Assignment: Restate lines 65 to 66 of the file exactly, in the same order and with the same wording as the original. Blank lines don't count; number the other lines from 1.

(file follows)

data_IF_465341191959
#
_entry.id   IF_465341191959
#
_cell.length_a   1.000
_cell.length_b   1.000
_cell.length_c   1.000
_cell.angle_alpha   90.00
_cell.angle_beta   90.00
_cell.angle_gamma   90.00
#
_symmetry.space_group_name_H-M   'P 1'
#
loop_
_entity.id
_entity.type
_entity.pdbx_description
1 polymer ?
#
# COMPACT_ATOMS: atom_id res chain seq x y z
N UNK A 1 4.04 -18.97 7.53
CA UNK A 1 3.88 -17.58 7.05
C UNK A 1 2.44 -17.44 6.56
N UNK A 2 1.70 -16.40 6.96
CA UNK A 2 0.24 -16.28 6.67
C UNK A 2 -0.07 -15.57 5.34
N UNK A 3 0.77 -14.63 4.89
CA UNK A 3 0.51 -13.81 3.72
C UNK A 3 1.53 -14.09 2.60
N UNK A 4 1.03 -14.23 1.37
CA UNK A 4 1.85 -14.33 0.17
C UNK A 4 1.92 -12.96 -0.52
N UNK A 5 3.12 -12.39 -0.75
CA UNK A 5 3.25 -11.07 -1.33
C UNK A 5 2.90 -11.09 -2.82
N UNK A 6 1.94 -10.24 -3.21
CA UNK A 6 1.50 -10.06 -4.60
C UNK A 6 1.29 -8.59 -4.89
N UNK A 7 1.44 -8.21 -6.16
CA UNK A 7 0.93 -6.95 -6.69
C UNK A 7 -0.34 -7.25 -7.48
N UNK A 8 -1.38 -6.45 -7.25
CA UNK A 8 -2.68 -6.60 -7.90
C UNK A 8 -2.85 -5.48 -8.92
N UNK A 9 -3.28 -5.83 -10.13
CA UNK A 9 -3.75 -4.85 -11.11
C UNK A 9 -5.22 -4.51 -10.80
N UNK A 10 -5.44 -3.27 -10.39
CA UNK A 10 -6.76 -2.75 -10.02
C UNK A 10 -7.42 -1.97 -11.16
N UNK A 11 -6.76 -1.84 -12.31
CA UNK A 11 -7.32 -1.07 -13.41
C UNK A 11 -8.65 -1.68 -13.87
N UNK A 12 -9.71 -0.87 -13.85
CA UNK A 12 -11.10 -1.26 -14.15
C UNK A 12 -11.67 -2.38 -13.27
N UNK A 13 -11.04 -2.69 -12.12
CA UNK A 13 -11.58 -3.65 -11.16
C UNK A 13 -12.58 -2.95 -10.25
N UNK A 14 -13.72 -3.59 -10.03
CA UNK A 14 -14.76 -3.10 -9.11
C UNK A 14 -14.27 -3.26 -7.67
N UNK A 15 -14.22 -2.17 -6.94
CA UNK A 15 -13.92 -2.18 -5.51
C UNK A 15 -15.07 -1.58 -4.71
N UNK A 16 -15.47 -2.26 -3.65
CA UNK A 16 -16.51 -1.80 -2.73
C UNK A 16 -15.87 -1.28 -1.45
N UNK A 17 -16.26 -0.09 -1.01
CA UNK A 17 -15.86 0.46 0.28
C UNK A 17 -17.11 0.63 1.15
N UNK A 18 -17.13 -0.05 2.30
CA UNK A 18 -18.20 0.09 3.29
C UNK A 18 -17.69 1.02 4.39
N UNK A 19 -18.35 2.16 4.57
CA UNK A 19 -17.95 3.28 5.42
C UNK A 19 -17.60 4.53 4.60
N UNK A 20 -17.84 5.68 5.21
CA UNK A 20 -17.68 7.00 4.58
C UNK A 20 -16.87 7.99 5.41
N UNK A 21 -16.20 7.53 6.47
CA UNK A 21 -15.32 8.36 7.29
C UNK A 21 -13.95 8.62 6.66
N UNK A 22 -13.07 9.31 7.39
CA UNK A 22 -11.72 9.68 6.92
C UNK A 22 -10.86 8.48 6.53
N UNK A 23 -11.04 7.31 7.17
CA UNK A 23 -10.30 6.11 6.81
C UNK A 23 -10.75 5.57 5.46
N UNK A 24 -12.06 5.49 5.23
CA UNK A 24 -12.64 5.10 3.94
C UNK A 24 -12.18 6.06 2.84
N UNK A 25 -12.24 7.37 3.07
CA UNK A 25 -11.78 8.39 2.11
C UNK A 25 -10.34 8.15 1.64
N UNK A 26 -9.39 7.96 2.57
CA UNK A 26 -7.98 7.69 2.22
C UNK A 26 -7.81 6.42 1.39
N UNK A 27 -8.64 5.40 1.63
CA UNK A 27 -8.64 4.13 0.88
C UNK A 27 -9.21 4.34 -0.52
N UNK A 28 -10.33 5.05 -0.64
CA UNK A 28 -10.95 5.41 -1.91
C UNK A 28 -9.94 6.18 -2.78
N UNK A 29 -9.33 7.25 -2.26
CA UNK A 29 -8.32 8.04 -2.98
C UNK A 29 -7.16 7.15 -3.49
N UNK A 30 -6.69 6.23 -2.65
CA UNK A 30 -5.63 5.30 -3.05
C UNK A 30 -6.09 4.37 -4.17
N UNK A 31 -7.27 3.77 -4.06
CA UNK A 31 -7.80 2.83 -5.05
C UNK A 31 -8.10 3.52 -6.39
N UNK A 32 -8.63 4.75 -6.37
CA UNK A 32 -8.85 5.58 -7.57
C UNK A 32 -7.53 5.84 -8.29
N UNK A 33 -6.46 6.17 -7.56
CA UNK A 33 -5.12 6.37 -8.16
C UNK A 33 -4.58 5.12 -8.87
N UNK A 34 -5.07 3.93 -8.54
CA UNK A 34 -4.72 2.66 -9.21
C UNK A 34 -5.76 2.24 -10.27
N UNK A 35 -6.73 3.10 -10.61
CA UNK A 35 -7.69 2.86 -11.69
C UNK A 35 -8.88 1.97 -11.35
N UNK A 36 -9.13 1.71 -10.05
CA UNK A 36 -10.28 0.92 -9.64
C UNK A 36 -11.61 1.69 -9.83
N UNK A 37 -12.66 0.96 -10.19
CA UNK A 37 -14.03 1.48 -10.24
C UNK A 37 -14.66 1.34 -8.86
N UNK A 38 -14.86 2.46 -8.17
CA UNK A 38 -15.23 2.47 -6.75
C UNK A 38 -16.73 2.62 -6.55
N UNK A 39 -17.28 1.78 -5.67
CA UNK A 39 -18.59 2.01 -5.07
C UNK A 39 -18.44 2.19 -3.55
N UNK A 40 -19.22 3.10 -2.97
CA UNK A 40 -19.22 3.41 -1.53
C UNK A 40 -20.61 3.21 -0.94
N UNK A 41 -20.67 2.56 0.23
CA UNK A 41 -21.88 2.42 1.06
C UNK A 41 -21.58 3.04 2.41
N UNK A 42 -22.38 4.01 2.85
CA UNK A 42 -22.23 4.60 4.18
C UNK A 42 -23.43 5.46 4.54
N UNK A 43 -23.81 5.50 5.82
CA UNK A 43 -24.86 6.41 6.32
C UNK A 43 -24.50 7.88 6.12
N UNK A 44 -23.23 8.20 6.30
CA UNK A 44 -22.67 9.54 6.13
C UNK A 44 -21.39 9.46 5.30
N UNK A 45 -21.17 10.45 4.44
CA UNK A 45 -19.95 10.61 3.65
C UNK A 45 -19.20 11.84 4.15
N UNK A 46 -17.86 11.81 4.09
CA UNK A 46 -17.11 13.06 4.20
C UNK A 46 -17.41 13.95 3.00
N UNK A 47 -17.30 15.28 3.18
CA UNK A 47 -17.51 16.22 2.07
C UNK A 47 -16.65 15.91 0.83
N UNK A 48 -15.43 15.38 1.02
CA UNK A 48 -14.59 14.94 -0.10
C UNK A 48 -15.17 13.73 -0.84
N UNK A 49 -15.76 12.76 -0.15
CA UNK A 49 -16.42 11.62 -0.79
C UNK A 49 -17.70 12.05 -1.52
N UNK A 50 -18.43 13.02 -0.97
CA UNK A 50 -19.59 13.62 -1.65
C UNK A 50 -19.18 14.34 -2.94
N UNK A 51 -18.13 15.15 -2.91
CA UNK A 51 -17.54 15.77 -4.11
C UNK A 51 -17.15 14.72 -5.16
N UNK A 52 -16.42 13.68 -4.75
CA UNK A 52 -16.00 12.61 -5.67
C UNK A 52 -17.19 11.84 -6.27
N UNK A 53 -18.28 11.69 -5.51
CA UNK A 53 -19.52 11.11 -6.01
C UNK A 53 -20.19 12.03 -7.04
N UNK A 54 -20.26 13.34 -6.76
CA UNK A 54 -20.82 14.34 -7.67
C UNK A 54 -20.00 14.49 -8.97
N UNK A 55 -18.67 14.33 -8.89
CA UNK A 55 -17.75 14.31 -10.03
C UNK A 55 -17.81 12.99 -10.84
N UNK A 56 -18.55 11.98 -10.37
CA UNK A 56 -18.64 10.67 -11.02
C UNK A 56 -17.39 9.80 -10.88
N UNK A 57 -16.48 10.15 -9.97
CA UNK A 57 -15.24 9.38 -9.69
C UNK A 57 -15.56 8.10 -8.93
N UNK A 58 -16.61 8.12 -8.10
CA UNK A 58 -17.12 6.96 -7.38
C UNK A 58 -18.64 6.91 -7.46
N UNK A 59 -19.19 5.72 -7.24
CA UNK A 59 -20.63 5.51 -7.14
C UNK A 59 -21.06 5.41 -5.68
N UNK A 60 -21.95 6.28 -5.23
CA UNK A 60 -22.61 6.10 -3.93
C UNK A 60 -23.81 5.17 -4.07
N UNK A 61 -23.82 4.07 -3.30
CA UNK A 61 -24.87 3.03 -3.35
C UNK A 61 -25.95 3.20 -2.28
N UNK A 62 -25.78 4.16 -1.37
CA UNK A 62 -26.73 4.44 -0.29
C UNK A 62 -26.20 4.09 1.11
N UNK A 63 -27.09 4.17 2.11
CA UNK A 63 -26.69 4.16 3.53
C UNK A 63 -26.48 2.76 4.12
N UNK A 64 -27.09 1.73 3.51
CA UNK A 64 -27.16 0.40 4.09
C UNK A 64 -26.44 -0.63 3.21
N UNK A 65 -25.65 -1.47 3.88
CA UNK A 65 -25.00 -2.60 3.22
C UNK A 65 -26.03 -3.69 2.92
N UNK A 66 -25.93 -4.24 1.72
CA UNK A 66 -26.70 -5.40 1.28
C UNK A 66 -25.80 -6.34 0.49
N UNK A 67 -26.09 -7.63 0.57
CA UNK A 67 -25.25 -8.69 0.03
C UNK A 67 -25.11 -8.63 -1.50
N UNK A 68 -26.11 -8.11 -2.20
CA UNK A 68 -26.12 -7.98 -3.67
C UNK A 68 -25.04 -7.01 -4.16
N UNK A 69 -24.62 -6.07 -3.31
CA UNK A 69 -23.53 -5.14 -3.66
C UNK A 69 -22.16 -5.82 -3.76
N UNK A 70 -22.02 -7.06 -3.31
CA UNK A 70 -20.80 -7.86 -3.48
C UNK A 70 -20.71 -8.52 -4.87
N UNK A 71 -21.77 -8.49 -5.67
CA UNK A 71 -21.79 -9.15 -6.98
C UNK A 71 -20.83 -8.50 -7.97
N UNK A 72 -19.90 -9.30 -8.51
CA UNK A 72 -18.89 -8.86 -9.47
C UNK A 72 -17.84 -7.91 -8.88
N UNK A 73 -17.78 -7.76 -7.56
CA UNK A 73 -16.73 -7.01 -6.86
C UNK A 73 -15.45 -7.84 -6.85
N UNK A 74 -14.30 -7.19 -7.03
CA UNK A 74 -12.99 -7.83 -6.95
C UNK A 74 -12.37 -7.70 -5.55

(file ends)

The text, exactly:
C UNK A 15 -15.07 -1.58 -4.71
N UNK A 16 -15.47 -2.26 -3.65